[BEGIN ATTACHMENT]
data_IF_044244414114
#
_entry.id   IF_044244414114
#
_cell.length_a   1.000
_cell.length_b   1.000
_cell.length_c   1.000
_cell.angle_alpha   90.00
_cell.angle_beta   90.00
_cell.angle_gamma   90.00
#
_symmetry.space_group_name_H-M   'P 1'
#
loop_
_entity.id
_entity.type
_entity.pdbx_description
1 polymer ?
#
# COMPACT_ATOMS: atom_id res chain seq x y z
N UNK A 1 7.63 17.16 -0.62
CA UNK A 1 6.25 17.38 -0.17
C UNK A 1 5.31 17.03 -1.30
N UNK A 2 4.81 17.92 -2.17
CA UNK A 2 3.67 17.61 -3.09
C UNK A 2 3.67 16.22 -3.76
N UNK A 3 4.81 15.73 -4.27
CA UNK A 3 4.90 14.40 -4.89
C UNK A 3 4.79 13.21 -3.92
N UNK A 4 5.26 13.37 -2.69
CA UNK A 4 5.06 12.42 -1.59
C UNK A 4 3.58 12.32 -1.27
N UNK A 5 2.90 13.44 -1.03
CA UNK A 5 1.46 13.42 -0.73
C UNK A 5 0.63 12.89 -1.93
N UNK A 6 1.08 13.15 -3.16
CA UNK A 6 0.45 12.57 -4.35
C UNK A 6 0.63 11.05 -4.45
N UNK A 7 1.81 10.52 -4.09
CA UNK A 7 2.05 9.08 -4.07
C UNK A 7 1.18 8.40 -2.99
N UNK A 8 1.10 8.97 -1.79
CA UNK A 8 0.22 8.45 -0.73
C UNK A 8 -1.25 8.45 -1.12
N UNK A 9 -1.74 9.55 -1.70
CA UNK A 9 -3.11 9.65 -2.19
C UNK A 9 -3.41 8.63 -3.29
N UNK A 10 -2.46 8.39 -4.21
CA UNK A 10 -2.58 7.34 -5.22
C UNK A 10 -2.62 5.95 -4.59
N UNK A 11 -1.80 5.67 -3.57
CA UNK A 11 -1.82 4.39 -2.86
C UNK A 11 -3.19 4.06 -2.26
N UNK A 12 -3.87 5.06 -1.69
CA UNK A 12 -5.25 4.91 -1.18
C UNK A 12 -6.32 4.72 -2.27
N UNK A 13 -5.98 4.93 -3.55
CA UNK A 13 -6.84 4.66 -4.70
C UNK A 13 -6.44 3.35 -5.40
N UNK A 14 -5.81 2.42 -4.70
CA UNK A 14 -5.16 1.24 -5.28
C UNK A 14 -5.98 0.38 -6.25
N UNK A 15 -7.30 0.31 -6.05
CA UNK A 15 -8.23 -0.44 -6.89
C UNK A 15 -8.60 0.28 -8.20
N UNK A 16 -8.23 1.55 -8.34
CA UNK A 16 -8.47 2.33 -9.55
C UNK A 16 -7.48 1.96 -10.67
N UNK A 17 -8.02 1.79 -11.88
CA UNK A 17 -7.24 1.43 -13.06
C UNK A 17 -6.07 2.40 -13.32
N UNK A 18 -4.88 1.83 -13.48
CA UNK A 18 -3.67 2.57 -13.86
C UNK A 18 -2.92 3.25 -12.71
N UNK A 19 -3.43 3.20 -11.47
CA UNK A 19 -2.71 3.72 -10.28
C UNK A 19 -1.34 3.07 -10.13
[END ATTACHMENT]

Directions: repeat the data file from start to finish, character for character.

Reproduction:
data_IF_044244414114
#
_entry.id   IF_044244414114
#
_cell.length_a   1.000
_cell.length_b   1.000
_cell.length_c   1.000
_cell.angle_alpha   90.00
_cell.angle_beta   90.00
_cell.angle_gamma   90.00
#
_symmetry.space_group_name_H-M   'P 1'
#
loop_
_entity.id
_entity.type
_entity.pdbx_description
1 polymer ?
#
# COMPACT_ATOMS: atom_id res chain seq x y z
N UNK A 1 7.63 17.16 -0.62
CA UNK A 1 6.25 17.38 -0.17
C UNK A 1 5.31 17.03 -1.30
N UNK A 2 4.81 17.92 -2.17
CA UNK A 2 3.67 17.61 -3.09
C UNK A 2 3.67 16.22 -3.76
N UNK A 3 4.81 15.73 -4.27
CA UNK A 3 4.90 14.40 -4.89
C UNK A 3 4.79 13.21 -3.92
N UNK A 4 5.26 13.37 -2.69
CA UNK A 4 5.06 12.42 -1.59
C UNK A 4 3.58 12.32 -1.27
N UNK A 5 2.90 13.44 -1.03
CA UNK A 5 1.46 13.42 -0.73
C UNK A 5 0.63 12.89 -1.93
N UNK A 6 1.08 13.15 -3.16
CA UNK A 6 0.45 12.57 -4.35
C UNK A 6 0.63 11.05 -4.45
N UNK A 7 1.81 10.52 -4.09
CA UNK A 7 2.05 9.08 -4.07
C UNK A 7 1.18 8.40 -2.99
N UNK A 8 1.10 8.97 -1.79
CA UNK A 8 0.22 8.45 -0.73
C UNK A 8 -1.25 8.45 -1.12
N UNK A 9 -1.74 9.55 -1.70
CA UNK A 9 -3.11 9.65 -2.19
C UNK A 9 -3.41 8.63 -3.29
N UNK A 10 -2.46 8.39 -4.21
CA UNK A 10 -2.58 7.34 -5.22
C UNK A 10 -2.62 5.95 -4.59
N UNK A 11 -1.80 5.67 -3.57
CA UNK A 11 -1.82 4.39 -2.86
C UNK A 11 -3.19 4.06 -2.26
N UNK A 12 -3.87 5.06 -1.69
CA UNK A 12 -5.25 4.91 -1.18
C UNK A 12 -6.32 4.72 -2.27
N UNK A 13 -5.98 4.93 -3.55
CA UNK A 13 -6.84 4.66 -4.70
C UNK A 13 -6.44 3.35 -5.40
N UNK A 14 -5.81 2.42 -4.70
CA UNK A 14 -5.16 1.24 -5.28
C UNK A 14 -5.98 0.38 -6.25
N UNK A 15 -7.30 0.31 -6.05
CA UNK A 15 -8.23 -0.44 -6.89
C UNK A 15 -8.60 0.28 -8.20
N UNK A 16 -8.23 1.55 -8.34
CA UNK A 16 -8.47 2.33 -9.55
C UNK A 16 -7.48 1.96 -10.67
N UNK A 17 -8.02 1.79 -11.88
CA UNK A 17 -7.24 1.43 -13.06
C UNK A 17 -6.07 2.40 -13.32
N UNK A 18 -4.88 1.83 -13.48
CA UNK A 18 -3.67 2.57 -13.86
C UNK A 18 -2.92 3.25 -12.71
N UNK A 19 -3.43 3.20 -11.47
CA UNK A 19 -2.71 3.72 -10.28
C UNK A 19 -1.34 3.07 -10.13